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Sony Cyber-shot DSC-RX100 review: Sony Cyber-shot DSC-RX100

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The Good Snappy and responsive performance. Excellent image quality. Very good LCD screen. Peaking for focus assist. Stereo microphone picks up lots of detail.

The Bad Somewhat slippery body design. No hotshoe or viewfinder option. Widest f/1.8 aperture is only available at 28mm.

The Bottom Line Offering snappy performance, excellent image quality and a sleek design, the RX100 proves that good things come in small packages.

8.7 Overall

It's one thing to be fashionably late to the party, but it's another altogether to be just plain late. The RX100 is Sony's first large-sensor compact camera, and while it definitely falls in the latter camp, it comes bearing many gifts that make up for the wait.

Design and features

Quite aptly given its raison d'être, the RX100 is small, fitting comfortably in your hand or pocket. It feels particularly well made and sturdy, thanks to its aluminium frame, though its exterior is rather slippery. This means that you will most definitely need to attach the included wrist strap to ensure that it doesn't fall out of your grip.

Buttons are on the small side, which adds a nice, refined feel to the shooting experience, but some users might find them a little too small for comfort. A mode dial at the top of the camera keeps things simple and uncluttered, housing controls for full PASM control, as well as automatic, superior automatic for low-light shots, movie and panorama modes.

The 3-inch LCD screen is quite something to behold. While it's only VGA resolution, it has a third set of white pixels that helps boost the brightness when used in sunny situations. It's able to display a lot of detail, and does hold up when used outdoors — not perfectly, but it's better than a lot of other compacts.

Most people will be interested in this camera, as it boasts one of the largest sensors in a compact model, beaten only by the Canon G1X (which is big enough to almost not be classified as a compact) and the Fuji X100. It's 1 inch, which is the same size as the one used in the Nikon 1 series of cameras, and just a bit smaller than the Micro Four Thirds sensor.

A comparison of sensor sizes from a number of different compact cameras. (Credit: CNET)

A Carl Zeiss lens that extends to 3.6x optical zoom sits at the front of the camera, and it's nice and bright, with a maximum aperture range of f/1.8-4.9. The widest aperture, f/1.8, is only available at the extreme 28mm end, and stops down to f/2.8 when zoomed in to 1.2x optical zoom.

The control ring around the front of the lens is an excellent way to offer a refined shooting feel, allowing you to adjust parameters such as aperture, ISO, white balance, the dynamic range optimiser and creative filters.

An incredibly stylish camera to look at, this is the RX100 front on.
(Credit: CNET)

The RX100 has truly been designed with a serious photographer in mind. If you are a fan of using manual focus, the RX100's implementation is seamless. The control ring around the lens moves freely, with the camera automatically entering in to expanded focus. One of the other excellent surprises that awaits you within the menu system is peaking, which assists with focusing and is a feature traditionally found on video cameras. You can select the colour, as well as the intensity. The pop-up flash can be tilted back to act as a bounce off the ceiling, too, though it is positioned in such a way that it can obstruct how you hold the camera.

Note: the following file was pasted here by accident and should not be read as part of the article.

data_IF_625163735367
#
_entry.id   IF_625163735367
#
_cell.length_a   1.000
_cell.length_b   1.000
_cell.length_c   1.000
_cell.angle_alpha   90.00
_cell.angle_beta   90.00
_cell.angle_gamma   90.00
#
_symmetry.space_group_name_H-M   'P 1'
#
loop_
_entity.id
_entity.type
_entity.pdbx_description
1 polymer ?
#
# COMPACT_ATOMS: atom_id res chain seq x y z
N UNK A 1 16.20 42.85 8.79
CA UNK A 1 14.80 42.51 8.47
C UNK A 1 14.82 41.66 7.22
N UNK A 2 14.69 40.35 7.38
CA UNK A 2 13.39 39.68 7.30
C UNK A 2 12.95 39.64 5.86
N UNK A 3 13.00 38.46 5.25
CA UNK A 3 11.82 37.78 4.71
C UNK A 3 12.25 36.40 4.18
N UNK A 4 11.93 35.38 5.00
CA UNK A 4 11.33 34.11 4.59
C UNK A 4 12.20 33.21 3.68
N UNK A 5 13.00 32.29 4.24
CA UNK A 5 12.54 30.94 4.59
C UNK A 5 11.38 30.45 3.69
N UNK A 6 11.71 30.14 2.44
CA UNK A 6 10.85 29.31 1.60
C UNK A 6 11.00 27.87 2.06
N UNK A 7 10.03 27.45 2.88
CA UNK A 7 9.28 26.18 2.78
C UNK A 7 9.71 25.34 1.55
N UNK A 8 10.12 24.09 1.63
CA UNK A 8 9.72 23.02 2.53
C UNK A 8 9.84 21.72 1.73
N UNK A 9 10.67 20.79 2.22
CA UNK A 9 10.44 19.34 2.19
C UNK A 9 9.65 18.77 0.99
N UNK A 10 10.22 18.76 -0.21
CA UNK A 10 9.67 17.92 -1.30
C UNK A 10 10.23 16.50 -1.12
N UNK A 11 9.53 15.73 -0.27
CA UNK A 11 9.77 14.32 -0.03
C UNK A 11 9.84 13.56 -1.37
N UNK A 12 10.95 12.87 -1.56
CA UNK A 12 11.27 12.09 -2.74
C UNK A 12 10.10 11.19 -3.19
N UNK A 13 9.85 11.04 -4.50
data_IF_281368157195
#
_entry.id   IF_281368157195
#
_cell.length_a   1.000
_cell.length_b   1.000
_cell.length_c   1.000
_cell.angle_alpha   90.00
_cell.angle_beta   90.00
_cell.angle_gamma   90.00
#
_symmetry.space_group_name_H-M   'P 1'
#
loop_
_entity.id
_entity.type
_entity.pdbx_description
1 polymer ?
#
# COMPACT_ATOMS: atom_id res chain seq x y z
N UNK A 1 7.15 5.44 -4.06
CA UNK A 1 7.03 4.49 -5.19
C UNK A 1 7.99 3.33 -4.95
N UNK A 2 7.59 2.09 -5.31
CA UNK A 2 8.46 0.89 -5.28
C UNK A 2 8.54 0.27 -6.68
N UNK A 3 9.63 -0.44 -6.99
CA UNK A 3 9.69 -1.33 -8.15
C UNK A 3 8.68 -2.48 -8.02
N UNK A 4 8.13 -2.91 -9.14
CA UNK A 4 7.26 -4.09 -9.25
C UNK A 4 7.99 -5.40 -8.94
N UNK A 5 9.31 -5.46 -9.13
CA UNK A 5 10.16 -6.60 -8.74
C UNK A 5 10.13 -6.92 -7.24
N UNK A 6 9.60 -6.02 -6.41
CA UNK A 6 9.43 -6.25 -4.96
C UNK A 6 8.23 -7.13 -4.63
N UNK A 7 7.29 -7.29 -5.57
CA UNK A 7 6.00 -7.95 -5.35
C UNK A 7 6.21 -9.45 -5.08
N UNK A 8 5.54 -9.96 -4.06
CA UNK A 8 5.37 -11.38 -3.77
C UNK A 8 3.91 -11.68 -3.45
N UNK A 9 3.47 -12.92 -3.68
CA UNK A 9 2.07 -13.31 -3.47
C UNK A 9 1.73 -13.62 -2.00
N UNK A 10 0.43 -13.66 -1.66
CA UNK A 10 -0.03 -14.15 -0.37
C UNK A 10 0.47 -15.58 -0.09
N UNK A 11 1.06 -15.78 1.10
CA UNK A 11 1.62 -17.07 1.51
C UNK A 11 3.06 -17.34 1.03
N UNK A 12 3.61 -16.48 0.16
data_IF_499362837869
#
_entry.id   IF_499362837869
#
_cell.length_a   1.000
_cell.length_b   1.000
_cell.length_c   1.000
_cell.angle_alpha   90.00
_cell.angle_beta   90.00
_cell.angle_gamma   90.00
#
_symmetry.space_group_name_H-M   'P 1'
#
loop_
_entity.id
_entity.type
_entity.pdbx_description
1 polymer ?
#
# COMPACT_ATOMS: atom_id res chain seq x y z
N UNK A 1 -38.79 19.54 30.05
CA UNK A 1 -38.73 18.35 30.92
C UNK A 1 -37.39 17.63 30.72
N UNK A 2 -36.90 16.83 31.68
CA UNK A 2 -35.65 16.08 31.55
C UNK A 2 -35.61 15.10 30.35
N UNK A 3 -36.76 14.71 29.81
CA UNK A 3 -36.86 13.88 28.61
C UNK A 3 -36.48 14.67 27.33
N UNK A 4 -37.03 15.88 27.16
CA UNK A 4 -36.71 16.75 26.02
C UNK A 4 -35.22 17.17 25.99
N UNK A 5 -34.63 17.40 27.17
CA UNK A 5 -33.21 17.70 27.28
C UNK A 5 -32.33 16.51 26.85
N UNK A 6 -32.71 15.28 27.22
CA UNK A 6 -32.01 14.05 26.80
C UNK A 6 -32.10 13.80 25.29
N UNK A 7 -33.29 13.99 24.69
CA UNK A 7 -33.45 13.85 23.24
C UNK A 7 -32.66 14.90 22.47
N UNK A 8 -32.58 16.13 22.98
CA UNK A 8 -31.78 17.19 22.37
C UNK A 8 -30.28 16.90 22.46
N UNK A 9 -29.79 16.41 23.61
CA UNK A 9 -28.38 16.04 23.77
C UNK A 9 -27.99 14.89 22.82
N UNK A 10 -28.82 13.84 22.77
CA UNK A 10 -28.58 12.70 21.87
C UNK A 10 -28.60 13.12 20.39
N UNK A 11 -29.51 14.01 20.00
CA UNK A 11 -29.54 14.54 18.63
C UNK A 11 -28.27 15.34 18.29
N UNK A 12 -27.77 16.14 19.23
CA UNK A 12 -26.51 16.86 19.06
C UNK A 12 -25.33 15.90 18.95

Some photographers will be perturbed at the lack of a hotshoe for mounting an external flash, or some sort of accessory port for an electronic viewfinder (EVF). They're not serious omissions, but they would have helped it stand up just a little taller against competing cameras, such as the Olympus XZ-1.

The RX100 charges its battery in the camera, with an included USB and adapter in the box.

Compared to

RX100 vs
Sony Cyber-shot RX100 Olympus XZ-1 Canon PowerShot S100 Panasonic LX7
20.2-megapixel CMOS sensor (1-inch) 10-megapixel CCD sensor (1/1.63-inch) 12.1-megapixel CMOS sensor (1/1.7-inch) 10.1-megapixel high sensitivity MOS sensor (1/1.63-inch)
3-inch, 1.2-million-dot (VGA resolution) LCD 3-inch, 610,000-dot OLED 3-inch, 461,000-dot LCD 3-inch, 920,000-dot LCD
3.6x optical zoom, 28mm wide-angle 4x optical zoom, 28mm wide-angle 5x optical zoom, 24mm wide-angle 3.8x optical zoom, 24mm wide-angle
Aperture range f/1.8-4.9 Aperture range f/1.8-2.5 Aperture range f/2.0-5.9 Aperture range f/1.4-2.3
Full HD video (AVCHD/MP4, 1080p) HD video (Motion JPEG, 720p) Full HD video (H.264, 1080p) Full HD video (AVCHD/MP4, 1080p)


General shooting metrics (in seconds)

  • Start-up to first shot
  • JPEG shot-to-shot time
  • RAW shot-to-shot time
  • Shutter lag
    Olympus XZ-1
    Panasonic Lumix LX5
    Canon PowerShot S100
  • 2.5110.1
    Sony Cyber-shot RX100
    Canon PowerShot G1X

(Shorter bars indicate better performance)

Continuous shooting speed (in frames per second)

  • 8
    Sony Cyber-shot RX100
  • 2.6
    Panasonic Lumix LX5
  • 2.5
    Canon PowerShot S100
  • 2.1
    Olympus XZ-1
  • 2
    Canon PowerShot G1X

(Longer bars indicate better performance)

Sony rates the battery at 330 shots. The above continuous shooting speed measurement was taken in speed-priority mode, though the RX100 also has a regular continuous mode, which captures at 2.5 frames per second, allowing for continuous AF and exposure. In speed-priority mode, the RX100 slows to process images after taking 12 frames, and has fixed focus from the first frame.

Image quality

The RX100 produces excellent images in a range of shooting situations. Whether it's in one of the automatic modes or full manual, more often than not you'll end up with a keeper shot rather than a dud.

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